Here are two buildings:
The one on the left is, to me, the most beautiful building in the whole of our ‘village’. I have always thought so, and couldn’t believe it when we moved into it in June. The one on the right is the one we actually come home to each and every day. In case you’re counting, the last flat we lived in was ensconced in scaffolding for seven months. This one is slated to be as well, with the added bonus of being completely wrapped in plastic sheeting. We are due to see out our living room windows again sometime in April. It will make a total of over a year of living behind scaffolding and as renters-not-owners, living with no upside from the works. All our guests seem to be coming before April. Sorry, guests. Our building used to be somebody.
The very first day we moved in we heard the loudest snoring I have ever heard through a wall in my life. And through carpeting too. When Greg was just here visiting, he said the same thing as it’s loudest coming into Simon’s room. I felt so terrible but what can I do? Ask my stranger-neighbor to get surgery?
So we awoke Friday morning at 6:30am to a banging on our door and someone shouting “There is a leaking coming from your flat!”. I sprung from the bed and ran around the flat in a half-asleep state, trying to figure out which faucet I had stupidly left running overnight. But there was nothing. It was the snoring neighbor, and he yelled again that it was coming from the first bedroom. Jonah’s. We flung the door open and there it was: water pouring from the ceiling light fixture and down every wall. I scooped up the toddler and then ran to get the baby. I didn’t know what was going on but, you know- women and children first, right?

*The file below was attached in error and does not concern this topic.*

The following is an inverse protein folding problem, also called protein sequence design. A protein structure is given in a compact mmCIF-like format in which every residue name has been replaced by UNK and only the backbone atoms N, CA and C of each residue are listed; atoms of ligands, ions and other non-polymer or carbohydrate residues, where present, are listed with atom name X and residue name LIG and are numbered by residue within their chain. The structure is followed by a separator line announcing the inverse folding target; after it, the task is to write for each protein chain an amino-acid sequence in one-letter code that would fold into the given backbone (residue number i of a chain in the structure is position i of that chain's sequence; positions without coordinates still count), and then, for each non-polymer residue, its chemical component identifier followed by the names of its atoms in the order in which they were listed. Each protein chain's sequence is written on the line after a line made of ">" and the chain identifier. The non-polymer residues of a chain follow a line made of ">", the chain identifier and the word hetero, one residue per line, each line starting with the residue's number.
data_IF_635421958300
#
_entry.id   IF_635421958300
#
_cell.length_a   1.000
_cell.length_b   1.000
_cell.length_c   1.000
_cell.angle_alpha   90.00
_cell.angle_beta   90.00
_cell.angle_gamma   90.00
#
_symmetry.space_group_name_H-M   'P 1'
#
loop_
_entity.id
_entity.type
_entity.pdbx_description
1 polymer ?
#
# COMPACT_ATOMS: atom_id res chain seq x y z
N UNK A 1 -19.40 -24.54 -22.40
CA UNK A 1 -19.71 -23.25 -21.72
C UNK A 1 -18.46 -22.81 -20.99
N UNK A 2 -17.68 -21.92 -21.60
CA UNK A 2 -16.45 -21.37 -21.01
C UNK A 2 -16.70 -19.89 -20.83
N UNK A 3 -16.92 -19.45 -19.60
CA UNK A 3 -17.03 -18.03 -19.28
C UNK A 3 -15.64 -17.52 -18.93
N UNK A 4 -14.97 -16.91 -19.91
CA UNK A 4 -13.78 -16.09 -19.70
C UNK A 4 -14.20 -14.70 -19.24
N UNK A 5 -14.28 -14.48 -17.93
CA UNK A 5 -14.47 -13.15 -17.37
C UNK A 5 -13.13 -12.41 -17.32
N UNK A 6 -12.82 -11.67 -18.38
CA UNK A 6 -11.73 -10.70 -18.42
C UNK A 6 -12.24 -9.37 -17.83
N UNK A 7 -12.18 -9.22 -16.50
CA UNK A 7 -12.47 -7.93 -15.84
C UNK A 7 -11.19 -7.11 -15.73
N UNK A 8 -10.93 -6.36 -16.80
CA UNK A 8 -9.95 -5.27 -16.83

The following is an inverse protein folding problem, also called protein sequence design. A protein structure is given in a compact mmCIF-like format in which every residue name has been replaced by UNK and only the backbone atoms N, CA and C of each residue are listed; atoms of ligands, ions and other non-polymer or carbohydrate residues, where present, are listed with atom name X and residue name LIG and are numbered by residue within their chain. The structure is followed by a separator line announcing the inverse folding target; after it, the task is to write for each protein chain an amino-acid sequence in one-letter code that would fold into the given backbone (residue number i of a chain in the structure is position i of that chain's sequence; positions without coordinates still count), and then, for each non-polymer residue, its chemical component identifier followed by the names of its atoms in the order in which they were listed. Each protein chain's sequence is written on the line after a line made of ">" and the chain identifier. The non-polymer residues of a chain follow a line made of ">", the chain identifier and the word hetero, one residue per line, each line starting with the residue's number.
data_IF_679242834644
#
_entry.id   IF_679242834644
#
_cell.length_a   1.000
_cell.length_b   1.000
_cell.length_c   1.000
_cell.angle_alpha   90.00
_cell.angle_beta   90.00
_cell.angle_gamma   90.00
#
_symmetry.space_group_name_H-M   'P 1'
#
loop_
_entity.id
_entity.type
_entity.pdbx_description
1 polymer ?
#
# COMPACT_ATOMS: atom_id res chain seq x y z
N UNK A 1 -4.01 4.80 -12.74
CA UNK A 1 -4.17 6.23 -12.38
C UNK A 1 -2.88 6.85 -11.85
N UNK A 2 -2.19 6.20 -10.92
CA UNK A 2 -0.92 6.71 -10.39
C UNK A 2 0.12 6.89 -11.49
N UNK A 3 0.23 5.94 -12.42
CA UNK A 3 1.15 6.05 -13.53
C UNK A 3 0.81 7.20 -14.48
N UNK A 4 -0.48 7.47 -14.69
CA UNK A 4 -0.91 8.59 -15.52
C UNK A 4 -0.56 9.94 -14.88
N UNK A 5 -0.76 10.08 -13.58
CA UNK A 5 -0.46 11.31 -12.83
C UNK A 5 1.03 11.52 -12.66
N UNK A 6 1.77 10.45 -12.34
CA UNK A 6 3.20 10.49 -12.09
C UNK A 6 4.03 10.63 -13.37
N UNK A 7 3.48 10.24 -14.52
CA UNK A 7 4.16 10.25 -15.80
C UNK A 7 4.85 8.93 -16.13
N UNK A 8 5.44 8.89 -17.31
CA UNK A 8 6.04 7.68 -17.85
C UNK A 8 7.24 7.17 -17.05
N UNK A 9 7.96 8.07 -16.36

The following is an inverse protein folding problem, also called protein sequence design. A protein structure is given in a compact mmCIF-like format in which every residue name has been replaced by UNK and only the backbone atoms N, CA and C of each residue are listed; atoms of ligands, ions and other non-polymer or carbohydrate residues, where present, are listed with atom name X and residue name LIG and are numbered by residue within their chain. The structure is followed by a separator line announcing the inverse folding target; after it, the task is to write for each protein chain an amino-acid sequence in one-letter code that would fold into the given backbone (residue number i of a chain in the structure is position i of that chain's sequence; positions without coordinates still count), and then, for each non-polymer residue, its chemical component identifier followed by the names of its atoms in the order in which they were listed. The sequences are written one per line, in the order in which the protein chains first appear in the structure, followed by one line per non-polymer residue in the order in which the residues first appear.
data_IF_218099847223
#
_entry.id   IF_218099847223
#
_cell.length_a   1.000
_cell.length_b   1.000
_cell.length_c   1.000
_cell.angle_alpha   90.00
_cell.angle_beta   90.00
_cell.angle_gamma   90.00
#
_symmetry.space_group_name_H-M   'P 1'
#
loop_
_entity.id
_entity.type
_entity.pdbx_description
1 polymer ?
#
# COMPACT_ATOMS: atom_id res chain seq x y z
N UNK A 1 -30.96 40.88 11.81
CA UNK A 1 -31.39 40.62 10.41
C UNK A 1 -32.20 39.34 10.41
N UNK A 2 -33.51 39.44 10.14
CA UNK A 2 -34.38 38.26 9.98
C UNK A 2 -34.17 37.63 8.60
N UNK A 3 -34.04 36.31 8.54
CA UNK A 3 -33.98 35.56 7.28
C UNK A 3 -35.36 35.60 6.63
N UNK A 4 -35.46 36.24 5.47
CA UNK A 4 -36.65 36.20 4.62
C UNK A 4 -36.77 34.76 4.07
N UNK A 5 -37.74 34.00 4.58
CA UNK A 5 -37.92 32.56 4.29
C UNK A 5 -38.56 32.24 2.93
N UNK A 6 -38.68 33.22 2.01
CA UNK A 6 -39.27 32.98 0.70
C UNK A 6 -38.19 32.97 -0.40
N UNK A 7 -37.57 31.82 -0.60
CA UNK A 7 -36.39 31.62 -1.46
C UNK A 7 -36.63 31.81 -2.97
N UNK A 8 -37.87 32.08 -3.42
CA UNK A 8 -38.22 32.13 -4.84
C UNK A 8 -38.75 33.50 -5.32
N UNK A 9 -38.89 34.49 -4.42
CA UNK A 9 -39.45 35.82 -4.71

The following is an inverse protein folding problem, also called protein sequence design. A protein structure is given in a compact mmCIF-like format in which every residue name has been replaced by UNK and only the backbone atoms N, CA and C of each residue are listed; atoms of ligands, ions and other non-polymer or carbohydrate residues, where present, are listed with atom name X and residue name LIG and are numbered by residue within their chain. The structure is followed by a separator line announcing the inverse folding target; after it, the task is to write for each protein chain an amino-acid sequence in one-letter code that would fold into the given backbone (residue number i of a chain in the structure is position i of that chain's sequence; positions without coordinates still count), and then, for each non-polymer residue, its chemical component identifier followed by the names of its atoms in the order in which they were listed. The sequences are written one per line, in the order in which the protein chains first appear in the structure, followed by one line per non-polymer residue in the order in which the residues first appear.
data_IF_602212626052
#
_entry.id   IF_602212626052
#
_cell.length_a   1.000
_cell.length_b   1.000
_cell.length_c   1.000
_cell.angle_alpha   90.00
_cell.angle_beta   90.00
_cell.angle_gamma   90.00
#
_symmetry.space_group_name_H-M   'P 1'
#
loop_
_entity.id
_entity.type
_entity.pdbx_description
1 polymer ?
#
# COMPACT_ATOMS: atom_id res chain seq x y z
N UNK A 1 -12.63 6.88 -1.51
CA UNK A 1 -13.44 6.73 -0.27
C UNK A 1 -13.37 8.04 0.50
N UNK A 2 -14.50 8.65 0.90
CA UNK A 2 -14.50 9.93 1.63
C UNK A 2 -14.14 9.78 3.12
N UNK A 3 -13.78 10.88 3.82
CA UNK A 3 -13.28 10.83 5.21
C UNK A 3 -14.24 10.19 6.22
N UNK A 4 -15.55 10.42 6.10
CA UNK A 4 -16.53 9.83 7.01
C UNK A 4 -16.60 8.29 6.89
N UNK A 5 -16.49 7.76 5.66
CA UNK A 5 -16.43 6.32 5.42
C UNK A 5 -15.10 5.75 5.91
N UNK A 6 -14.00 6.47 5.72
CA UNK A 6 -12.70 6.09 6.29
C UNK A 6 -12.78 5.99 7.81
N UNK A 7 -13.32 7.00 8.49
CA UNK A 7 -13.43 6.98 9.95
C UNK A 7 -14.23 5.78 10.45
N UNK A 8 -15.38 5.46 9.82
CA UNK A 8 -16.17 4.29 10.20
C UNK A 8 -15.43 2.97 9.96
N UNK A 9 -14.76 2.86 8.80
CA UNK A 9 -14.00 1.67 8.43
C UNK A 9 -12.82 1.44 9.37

The wife-of-snorer from the flat below came up again to tell us to put buckets down and as I was speaking to her, I heard a loud boom. I knew before she did. Um your ceiling just fell, I said. Noooooo, her eyes said.
Their ceiling fell. Spectacularly. And the next 7 hours of the day consisted of: expeditions on the roof to discover construction/scaffolding materials blocking a drain pipe overnight during the heavy rain and visits from property managers, site managers, insurance adjusters, contractors and finally, a very cute and friendly Australian wet/dry vac operator who took two hours to get the water out of Jonah’s carpet while regaling me with the story of how he, a Christian Australian, just married a Muslim Canadian and they met at a Jewish wedding. Also, he brought the wet/dry vac on his scooter. We both remarked that North Americans have not embraced the scooter thing as transport. Indeed.
But that’s not the point of my story. Nope. Not the deluge of water or mess or legal wranglings I might be involved in because I know the construction site manager is lying about origin of responsibility. Even the Australian and his Canadian wife (they have never even lived in the same country together!) are not the story. The real story is that it turns out the neighbor-snorer is a famous very talented person. I mean, this photo says it all:
Remember this awesome commercial? He scored it:
And look at the “scrap paper” he used to write a note to the builders!
I am honored – HONORED – to hear his snores.